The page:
Pratt v. Law & Campbell
13 U.S. 456

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U.S. Supreme Court

Pratt v. Law & Campbell, 13 U.S. 9 Cranch 456 456 (1815)

Pratt v. Law & Campbell

13 U.S. (9 Cranch) 456


Decided that in the sales of lots in the City of Washington, the lots are not chargeable for their proportion of the internal alley laid out for the common benefit of those lots, although the practice so to charge them has been heretofore universally acquiesced in by purchasers, and if a purchaser has acquiesced in that practice and has received a conveyance accordingly without objection, yet he does not thereby acquire a fee simple in such proportion of the alley, and may in equity recover back the purchase money which he has paid therefor.

If a purchaser of city lots stipulates to build within a limited time a house on every third lot purchased, or in that proportion, and receives conveyances for the greater part of the lots, he is not bound to build in proportion to the lots conveyed unless the whole number be conveyed.

In a case where it would be difficult to ascertain the injury resulting from the breach of contract or the sum in damages by which the injury might be compensated, this Court will not themselves ascertain the injury nor the damages, nor direct an issue quantum damnificatus.

Where a contract for the sale of land has been in part executed by a conveyance of part of the land, and the vendor is unable to convey the residue, a court of equity will decree the repayment of a proportionate part of the purchase money with interest.

If three persons mortgage their joint property to indemnify the drawer of bills of exchange drawn for their accommodation in case of protest, and if each of the mortgagors agrees to take up a third part of the bills upon their return under protest, and if two of them neglect to take up their two-thirds, whereby the other mortgagor is compelled to take up the whole of the bills, in consequence of which he requests the drawer not to release the mortgage, but to hold it for his benefit, a lien in equity is thereby created upon the mortgaged property to the amount of two-thirds of the bills in favor of that mortgagor who took up the whole.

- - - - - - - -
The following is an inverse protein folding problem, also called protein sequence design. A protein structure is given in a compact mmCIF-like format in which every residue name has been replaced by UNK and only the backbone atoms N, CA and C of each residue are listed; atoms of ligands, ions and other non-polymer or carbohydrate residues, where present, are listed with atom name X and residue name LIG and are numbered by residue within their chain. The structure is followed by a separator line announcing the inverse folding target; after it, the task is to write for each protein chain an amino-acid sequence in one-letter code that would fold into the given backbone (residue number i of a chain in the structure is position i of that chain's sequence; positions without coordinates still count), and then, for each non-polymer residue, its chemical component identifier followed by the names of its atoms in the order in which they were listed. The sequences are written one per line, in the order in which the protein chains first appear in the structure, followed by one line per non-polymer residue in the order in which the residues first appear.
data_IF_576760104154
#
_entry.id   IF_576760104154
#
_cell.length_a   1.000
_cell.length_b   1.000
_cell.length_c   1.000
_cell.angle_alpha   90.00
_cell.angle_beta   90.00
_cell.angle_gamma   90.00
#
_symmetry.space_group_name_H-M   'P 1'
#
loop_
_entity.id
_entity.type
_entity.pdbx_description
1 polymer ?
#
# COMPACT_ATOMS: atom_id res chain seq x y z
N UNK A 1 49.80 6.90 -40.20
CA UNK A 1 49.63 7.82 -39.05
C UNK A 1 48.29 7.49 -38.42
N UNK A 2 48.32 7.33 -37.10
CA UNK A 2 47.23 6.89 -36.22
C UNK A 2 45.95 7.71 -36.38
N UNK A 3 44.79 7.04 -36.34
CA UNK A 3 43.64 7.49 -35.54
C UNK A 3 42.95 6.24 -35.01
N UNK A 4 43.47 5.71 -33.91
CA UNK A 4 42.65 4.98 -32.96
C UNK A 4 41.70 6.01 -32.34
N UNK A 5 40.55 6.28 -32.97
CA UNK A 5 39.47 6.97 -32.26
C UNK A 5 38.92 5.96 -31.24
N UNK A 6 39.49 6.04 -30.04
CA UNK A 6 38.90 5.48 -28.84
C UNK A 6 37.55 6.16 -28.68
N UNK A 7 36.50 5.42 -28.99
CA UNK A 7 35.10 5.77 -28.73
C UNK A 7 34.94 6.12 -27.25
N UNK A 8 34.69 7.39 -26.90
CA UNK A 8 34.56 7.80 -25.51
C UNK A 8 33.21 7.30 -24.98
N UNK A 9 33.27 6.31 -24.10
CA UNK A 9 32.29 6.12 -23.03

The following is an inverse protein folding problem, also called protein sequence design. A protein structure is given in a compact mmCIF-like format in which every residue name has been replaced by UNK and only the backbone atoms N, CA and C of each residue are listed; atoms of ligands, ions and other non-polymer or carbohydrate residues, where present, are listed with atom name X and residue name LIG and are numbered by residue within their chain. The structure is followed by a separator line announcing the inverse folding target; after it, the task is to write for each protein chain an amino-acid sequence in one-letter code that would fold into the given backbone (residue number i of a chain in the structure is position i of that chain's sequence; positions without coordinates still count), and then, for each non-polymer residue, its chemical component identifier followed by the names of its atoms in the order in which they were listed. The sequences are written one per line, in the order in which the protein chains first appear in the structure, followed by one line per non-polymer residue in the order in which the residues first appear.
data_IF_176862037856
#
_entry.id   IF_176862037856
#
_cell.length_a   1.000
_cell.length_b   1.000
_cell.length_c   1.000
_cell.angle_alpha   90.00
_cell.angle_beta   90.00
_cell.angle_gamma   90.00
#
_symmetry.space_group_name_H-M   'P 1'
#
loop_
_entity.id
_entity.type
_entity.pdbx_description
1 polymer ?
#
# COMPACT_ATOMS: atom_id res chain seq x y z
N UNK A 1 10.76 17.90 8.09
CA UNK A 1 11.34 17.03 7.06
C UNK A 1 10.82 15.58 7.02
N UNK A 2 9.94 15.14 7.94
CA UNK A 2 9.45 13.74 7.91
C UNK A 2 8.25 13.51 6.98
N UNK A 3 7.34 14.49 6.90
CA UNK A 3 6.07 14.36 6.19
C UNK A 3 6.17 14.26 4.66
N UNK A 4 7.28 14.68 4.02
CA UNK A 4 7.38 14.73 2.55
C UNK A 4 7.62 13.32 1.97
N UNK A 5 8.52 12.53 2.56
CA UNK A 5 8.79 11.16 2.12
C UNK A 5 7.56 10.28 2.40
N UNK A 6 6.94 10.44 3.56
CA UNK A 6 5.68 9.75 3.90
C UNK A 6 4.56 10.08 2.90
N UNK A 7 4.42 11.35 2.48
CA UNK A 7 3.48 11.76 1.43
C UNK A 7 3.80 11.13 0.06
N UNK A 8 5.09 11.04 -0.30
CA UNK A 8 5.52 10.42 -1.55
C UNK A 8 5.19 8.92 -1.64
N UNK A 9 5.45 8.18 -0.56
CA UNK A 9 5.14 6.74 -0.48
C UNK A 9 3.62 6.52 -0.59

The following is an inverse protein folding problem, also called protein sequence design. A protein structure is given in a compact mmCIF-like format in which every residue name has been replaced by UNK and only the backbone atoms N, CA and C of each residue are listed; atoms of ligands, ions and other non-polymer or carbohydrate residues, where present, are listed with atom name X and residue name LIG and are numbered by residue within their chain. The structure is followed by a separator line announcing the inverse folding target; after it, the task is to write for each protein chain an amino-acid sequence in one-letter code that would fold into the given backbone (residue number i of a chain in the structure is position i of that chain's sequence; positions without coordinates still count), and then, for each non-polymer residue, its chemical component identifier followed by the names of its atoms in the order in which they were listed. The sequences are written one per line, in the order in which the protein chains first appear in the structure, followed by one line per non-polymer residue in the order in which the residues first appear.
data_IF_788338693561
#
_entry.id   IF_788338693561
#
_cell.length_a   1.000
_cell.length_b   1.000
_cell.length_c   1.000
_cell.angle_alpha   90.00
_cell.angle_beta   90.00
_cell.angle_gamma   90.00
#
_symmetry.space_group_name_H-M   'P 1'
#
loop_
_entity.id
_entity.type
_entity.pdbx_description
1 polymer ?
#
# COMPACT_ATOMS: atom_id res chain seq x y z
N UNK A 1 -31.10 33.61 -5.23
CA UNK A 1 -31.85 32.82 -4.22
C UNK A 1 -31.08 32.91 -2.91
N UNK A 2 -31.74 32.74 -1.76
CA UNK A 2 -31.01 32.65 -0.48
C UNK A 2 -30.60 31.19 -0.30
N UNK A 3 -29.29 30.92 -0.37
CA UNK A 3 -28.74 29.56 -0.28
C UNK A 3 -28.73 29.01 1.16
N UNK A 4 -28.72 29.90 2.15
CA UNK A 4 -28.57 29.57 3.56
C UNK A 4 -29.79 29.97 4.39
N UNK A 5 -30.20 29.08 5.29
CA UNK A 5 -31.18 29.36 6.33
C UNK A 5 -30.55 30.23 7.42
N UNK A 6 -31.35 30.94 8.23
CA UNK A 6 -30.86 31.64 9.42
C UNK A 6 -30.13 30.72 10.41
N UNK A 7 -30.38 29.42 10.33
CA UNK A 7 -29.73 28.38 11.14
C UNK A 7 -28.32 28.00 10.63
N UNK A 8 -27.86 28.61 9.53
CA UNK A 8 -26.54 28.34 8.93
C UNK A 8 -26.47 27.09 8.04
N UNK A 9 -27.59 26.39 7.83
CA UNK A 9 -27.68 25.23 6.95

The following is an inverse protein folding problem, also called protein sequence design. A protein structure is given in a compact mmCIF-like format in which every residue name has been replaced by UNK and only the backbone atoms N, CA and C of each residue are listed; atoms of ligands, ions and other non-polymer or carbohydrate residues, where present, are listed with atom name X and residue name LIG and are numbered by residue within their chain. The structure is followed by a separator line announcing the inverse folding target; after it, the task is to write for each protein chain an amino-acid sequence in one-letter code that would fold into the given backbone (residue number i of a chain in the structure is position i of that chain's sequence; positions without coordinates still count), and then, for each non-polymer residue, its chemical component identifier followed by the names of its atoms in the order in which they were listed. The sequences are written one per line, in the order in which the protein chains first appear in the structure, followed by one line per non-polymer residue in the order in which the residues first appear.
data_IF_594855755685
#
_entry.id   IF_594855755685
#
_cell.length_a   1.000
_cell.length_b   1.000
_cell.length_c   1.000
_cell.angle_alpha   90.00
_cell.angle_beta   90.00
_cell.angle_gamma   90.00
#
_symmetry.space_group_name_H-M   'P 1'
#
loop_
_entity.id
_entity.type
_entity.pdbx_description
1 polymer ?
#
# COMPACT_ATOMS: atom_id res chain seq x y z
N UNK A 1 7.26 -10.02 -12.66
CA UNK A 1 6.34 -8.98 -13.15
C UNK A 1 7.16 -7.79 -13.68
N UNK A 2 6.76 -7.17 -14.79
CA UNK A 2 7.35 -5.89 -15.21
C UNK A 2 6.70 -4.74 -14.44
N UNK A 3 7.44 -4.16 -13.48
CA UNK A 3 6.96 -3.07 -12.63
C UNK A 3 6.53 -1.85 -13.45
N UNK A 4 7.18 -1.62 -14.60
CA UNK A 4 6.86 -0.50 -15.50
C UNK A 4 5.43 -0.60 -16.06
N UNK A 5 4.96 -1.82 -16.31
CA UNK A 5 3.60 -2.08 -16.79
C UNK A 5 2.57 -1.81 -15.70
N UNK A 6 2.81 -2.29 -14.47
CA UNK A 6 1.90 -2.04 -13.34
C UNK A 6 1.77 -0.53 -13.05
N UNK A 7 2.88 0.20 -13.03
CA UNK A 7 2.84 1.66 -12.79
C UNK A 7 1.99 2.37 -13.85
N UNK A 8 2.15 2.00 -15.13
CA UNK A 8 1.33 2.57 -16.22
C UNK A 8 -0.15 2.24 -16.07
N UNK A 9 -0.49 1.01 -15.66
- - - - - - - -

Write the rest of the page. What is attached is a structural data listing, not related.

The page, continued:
Quaere whether a subsequent encumbrancer can compel a prior encumbrancer to disclose the consideration which he gave for the notes of the debtor upon which his encumbrance was founded?

An equity of redemption of real estate in Maryland is liable to attachment.

These several suits in chancery in the Circuit Court for the County of Washington in the District of Columbia, being involved in each other and relating to the same property, were heard and argued as one cause.

The first of these suits in the order of time was that of Pratt v. Duncanson & Ward, which was instituted on 24 March, 1801. The bill prayed that Duncanson and Ward might be enjoined from selling certain squares in the City of Washington which had been mortgaged by Morris, Nicholson and Greenleaf to Duncanson to indemnify him against the return of certain bills of exchange which he had drawn for their accommodation, to the amount of

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